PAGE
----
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Wednesday, May 12, 2010

CRYING IN THE BARN


All right – I did not really cry. But I damn near did. Yesterday I had to go into my barn and search for a copy of of the manuscript for River Tales, a series of stories I wrote back in the 1990s which became a series of recordings for public radio stations, and after that CDs. My new agent is working on getting me a book deal, which would be sweet. I wrote the stories for my kids when they were growing up. As CDs they got rave reviews from all sorts of publications. There was a feature about them in Newsweek. And the American Library Association named me one of the top ten recording artists for children at one point. 

Obviously, I wasn’t near tears over that.

Nope. I found what I was looking for without a lot of hassle. But in the process, I opened some boxes. There I found so many scripts it was dizzying – screenplays that I wrote that were seen by one producer and by the time I got a reply, I was onto something else and couldn’t be bothered; plays that I wrote but never submitted anywhere or only to one theater.

There’s a TV sitcom series that Bertrand Castelli and I wrote together that would still be viable but for the same problem we ran into when we wrote it – Hollywood ageism (and B.C. is dead and I’m sure not any younger).

There’s a screenplay about two brothers beset by mobsters on the Erie Barge Canal (contemporary) that I totally forgot I’d ever written. Who knows if it’s any good?

I’m talking about dozens of scripts just sitting there because I used to get so frustrated with the submission process and the idiot in Hollywood who was my agent couldn’t be bothered with me most of the time, unless he was visiting Manhattan and bugging me to score him some coke ( a drug I never really understood the allure of – give me opiates over that, and weed over everything else -- though all I can afford these days is the occasional glass of wine).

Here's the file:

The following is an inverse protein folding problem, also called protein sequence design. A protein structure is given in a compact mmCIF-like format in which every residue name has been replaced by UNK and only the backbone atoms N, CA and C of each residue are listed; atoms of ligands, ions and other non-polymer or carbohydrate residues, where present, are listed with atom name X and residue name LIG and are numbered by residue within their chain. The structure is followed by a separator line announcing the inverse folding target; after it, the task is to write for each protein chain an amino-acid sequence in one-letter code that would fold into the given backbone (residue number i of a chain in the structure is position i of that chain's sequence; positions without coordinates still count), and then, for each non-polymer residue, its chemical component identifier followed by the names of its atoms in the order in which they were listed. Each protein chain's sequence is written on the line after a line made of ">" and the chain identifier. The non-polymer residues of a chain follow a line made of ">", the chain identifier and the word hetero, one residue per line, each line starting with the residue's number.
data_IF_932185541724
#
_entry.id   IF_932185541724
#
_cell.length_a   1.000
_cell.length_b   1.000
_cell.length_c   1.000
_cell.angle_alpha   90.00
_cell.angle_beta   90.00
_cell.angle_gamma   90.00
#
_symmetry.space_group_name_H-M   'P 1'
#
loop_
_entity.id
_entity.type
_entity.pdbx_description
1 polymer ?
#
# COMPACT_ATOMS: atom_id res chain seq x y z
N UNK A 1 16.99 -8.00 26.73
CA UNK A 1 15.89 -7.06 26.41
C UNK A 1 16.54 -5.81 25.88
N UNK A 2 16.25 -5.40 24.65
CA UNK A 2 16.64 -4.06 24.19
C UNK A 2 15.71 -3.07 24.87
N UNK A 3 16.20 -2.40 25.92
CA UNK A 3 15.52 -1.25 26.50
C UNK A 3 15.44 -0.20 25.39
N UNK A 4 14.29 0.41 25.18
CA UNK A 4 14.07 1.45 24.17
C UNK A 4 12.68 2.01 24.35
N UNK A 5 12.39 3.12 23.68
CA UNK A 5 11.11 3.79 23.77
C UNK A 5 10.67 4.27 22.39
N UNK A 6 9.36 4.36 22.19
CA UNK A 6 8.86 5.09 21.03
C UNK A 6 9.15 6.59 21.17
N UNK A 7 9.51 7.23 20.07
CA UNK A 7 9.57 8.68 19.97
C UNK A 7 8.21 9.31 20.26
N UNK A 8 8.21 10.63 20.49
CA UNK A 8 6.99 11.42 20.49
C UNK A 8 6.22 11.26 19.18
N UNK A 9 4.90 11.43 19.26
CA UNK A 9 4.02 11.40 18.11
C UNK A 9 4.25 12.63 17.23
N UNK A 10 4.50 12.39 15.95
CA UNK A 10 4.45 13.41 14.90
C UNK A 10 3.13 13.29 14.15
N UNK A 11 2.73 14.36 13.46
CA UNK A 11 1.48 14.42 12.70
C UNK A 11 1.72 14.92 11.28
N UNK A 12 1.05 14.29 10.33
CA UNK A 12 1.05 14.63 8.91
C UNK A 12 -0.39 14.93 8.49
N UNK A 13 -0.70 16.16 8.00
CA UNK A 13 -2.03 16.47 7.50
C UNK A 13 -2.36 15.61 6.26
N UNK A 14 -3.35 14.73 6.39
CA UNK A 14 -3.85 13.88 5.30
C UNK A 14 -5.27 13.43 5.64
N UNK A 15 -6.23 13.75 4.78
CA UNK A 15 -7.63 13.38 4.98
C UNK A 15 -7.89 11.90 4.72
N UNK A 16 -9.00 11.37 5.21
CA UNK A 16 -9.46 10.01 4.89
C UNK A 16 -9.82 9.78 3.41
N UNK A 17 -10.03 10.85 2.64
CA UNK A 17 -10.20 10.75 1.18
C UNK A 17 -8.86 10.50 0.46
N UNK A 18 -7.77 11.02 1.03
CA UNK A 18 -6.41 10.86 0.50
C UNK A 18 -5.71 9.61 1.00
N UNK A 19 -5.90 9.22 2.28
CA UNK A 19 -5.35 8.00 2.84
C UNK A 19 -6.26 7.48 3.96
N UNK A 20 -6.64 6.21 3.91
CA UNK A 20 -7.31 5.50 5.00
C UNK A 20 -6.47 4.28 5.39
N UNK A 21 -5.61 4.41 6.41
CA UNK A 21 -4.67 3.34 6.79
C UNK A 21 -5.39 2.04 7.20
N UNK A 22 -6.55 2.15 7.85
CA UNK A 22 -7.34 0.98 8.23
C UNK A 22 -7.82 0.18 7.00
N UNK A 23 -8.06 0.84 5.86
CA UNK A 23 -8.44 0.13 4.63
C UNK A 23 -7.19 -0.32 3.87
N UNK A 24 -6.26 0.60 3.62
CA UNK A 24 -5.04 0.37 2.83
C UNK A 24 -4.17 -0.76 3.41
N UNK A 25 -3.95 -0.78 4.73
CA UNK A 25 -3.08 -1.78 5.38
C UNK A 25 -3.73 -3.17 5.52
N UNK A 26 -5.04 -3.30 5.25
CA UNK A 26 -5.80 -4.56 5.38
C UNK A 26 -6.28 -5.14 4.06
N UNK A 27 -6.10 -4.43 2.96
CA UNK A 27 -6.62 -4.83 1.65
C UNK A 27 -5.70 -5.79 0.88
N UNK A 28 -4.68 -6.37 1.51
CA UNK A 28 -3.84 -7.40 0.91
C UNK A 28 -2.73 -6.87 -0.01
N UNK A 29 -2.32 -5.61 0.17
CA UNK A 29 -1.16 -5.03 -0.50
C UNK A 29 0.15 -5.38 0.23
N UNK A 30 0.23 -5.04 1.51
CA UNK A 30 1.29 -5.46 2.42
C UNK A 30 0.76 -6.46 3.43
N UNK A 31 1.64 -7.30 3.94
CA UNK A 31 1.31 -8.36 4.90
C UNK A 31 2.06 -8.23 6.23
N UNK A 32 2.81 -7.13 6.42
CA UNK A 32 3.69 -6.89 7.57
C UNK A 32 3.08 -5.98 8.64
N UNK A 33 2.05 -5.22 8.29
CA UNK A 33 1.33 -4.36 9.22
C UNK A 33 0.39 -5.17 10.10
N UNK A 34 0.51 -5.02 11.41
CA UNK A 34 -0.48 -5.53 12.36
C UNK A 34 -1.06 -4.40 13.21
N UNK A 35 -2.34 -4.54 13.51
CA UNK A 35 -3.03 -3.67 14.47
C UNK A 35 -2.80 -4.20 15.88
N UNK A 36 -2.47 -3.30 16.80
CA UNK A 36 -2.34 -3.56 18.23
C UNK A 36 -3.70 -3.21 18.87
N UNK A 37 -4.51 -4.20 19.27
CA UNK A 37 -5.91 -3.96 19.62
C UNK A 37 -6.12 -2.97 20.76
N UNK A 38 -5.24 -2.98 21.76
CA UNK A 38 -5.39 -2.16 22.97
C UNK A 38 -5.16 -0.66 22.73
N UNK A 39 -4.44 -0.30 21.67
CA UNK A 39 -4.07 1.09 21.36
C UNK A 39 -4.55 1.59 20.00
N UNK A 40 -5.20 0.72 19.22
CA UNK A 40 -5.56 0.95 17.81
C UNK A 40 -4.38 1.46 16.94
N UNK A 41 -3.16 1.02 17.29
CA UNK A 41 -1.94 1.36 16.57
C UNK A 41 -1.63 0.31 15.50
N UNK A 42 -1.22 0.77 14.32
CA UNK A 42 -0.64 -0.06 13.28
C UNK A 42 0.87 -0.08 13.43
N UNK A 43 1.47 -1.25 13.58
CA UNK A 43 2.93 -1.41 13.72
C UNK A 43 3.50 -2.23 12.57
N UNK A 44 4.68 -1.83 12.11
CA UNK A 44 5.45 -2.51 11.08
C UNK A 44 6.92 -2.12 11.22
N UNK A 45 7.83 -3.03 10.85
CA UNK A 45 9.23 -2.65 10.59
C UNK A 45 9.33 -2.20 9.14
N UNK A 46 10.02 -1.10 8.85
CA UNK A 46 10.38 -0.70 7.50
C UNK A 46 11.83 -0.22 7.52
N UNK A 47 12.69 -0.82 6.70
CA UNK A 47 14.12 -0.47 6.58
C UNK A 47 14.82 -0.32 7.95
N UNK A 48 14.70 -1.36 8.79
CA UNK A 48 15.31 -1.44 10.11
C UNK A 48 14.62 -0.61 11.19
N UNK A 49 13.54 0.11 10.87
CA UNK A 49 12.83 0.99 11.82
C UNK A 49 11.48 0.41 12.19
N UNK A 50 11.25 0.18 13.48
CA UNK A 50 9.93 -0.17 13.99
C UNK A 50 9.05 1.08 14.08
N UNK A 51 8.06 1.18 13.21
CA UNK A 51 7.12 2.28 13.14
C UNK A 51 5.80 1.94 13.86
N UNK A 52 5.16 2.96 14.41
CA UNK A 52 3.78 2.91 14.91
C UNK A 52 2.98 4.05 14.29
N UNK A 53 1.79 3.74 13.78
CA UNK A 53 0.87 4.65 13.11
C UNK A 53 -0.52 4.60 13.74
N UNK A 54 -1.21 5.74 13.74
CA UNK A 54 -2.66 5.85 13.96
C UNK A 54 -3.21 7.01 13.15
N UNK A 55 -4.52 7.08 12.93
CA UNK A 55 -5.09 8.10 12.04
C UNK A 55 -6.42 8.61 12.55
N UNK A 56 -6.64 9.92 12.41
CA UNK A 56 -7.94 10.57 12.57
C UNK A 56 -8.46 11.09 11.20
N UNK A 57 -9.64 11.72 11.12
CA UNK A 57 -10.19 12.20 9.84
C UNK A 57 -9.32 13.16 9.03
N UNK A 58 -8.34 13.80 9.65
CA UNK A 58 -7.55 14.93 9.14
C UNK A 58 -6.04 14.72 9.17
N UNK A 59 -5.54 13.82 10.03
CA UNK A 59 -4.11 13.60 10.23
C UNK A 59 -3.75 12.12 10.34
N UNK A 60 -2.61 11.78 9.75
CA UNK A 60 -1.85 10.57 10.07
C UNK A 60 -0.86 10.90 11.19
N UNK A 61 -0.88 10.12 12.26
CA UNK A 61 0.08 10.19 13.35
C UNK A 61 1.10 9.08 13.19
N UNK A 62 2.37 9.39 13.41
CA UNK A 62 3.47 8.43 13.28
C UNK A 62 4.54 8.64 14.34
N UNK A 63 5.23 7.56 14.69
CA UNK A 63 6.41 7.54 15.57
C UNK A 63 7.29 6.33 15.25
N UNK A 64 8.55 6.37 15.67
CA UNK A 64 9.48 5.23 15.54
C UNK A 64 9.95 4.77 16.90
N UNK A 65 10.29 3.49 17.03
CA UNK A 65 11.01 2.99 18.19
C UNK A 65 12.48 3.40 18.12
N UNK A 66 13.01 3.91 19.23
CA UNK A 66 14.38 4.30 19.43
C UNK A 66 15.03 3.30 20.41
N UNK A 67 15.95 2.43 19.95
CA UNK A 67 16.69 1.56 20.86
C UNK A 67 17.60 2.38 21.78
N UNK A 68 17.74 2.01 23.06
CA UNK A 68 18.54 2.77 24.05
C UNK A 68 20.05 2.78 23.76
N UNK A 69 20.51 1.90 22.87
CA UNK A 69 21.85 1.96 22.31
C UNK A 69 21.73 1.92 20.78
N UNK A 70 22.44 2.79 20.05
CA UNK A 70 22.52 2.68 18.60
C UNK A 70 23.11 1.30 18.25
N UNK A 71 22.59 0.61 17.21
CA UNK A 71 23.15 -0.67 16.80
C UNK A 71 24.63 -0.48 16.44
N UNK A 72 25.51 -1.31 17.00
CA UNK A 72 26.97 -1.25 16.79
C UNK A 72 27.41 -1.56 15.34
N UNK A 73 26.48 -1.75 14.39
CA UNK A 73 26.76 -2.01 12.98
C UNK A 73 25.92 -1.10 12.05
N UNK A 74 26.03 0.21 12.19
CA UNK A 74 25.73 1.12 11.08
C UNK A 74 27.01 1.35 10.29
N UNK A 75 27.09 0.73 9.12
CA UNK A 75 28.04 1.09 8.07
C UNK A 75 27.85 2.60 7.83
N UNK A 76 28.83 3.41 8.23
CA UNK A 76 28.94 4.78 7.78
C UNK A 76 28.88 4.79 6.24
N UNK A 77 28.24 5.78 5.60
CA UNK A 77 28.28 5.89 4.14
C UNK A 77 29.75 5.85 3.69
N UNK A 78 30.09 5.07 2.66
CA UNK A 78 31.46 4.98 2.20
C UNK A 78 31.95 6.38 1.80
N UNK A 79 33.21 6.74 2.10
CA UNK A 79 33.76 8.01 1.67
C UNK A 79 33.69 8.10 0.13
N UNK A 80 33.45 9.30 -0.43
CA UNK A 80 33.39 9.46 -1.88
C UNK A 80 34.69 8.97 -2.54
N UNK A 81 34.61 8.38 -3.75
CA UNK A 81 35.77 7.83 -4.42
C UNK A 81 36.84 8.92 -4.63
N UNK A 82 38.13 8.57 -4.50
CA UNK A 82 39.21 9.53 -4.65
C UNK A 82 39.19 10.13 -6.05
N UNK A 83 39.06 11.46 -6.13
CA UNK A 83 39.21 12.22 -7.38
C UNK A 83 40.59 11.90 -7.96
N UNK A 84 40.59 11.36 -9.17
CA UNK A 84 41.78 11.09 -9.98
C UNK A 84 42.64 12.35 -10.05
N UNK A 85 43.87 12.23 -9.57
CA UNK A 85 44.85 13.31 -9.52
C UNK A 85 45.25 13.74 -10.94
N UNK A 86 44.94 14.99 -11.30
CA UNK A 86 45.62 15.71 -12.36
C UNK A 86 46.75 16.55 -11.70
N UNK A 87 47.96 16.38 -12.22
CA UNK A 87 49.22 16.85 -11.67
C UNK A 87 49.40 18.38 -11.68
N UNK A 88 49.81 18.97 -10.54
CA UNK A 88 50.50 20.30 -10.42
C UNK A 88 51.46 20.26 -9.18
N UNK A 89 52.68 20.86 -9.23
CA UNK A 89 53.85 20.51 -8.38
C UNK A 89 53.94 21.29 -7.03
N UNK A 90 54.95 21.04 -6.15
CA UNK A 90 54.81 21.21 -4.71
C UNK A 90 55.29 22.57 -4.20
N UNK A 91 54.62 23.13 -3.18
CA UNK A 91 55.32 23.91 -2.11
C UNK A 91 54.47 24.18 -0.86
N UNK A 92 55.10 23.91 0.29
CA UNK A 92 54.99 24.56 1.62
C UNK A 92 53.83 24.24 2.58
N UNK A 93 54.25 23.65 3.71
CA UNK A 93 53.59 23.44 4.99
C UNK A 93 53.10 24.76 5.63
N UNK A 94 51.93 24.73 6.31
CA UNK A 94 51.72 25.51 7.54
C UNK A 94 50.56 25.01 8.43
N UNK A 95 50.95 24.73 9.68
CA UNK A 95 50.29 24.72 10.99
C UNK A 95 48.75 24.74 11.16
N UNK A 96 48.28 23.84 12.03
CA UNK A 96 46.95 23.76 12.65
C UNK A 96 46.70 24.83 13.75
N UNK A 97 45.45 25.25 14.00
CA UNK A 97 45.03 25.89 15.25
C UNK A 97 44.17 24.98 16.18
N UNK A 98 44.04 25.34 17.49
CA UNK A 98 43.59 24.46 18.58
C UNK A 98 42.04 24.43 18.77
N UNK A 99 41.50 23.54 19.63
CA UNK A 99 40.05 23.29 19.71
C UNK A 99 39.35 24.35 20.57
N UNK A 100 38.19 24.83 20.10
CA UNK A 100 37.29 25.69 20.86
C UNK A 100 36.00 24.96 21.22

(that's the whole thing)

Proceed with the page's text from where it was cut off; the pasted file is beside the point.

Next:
Then there was a box of poems, songs, and stories; and another box of proposals and like that. I’m talking about bank boxes full of this stuff. Yards of files. Dozens of scripts. An operetta complete with score that was never submitted anywhere. I must be insane.

Then there were the boxes of stuff I did get produced and published. Magazine articles, short stories, scripts, scripts I doctored back in the 1980s

Here’s the wacky thing – about fifteen years ago, when my parents sold their house, I had a similar number of boxes of short stories and poems and like that – all rejected – in the folks’ attic. I dumped them all into a dumpster back then. I was so pissed off at being broke I didn’t want some academic in the future finding a trove of my writing and making a career out of parsing my unpublished works. That’s how I thought back then. (I kept all the scripts, though; seems I can don’t have it in me to throw out a script.—yet.) Nowadays I just shake my head in wonder at my persistence.

I just look at the new accumulation and want to cry but don’t. Someday I’ll get an assistant and try and make sense of it all. Or not.

I can only hope this new agent does some serious selling for me. The weird thing is that I still can’t stop writing. It’s like breathing for me. I get up and do it again. Sometimes I wish I’d never been published or produced. I would have quit by now. Sometimes, it takes all my will power to deny myself the needle and spoon.

Yeah. Insane.

1 comment:

  1. Finding all those writings sounds like Christmas morning!!
    Oh to save my past in boxes in the barn!

    ReplyDelete